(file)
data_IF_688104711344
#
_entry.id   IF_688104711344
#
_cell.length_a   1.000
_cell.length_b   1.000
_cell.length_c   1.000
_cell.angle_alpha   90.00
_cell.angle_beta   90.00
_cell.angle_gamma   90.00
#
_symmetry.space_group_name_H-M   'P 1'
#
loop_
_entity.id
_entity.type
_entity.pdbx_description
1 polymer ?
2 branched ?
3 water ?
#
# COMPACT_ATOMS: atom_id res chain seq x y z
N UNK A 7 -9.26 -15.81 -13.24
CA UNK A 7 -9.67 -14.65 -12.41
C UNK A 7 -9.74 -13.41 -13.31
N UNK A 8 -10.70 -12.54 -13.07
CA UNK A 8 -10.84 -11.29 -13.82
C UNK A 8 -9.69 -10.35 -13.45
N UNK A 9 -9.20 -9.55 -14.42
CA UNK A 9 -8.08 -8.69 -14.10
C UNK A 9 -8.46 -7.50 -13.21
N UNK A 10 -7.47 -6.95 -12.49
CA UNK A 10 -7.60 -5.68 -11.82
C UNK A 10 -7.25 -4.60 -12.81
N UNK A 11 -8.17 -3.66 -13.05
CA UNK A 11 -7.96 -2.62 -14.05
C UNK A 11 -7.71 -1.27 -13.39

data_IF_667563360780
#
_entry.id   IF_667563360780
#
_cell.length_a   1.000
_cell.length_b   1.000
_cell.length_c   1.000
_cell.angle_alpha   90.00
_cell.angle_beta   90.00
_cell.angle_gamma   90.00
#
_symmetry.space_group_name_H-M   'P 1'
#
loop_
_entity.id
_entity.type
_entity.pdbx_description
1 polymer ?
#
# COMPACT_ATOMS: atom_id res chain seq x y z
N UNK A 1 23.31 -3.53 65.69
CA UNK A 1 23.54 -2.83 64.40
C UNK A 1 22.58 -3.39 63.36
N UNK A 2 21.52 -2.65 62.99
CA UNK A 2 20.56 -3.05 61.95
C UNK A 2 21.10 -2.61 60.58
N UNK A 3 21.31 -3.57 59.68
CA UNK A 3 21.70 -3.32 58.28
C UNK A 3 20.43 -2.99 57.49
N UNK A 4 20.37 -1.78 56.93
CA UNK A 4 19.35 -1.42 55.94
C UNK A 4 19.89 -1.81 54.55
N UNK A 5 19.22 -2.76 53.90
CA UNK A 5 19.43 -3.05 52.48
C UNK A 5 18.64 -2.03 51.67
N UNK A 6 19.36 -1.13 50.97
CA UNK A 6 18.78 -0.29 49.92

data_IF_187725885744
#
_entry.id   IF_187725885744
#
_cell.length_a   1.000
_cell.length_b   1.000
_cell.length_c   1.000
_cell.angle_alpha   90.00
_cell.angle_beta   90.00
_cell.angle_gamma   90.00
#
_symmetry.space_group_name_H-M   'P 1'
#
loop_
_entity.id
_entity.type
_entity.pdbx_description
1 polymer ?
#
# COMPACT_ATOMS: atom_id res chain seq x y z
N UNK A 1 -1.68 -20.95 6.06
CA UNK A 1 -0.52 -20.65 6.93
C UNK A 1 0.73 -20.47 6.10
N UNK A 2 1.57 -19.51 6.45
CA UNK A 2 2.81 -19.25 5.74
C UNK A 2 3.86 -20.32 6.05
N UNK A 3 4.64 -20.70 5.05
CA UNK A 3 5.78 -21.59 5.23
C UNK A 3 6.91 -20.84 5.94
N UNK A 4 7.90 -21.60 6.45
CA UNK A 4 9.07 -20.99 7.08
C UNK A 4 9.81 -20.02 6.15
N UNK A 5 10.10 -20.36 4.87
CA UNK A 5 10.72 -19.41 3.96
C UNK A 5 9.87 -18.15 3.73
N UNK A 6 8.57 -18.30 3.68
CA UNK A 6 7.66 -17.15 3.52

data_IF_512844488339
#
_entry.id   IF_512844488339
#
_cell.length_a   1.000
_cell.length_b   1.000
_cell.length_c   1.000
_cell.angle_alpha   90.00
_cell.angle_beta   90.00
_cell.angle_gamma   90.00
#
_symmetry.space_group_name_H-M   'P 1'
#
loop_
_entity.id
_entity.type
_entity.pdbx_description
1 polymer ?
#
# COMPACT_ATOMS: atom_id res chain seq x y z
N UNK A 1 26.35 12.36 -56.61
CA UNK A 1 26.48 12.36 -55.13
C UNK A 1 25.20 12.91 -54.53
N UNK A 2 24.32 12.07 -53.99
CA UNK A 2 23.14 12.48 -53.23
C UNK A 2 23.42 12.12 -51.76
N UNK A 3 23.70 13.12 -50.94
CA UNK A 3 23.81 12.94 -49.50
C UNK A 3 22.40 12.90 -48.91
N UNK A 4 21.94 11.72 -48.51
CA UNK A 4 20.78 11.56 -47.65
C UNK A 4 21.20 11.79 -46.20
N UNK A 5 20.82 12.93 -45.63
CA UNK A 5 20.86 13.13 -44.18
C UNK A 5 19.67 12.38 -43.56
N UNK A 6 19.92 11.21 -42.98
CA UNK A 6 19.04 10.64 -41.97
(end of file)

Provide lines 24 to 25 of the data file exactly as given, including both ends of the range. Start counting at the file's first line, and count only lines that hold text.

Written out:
CA UNK A 7 -9.67 -14.65 -12.41
C UNK A 7 -9.74 -13.41 -13.31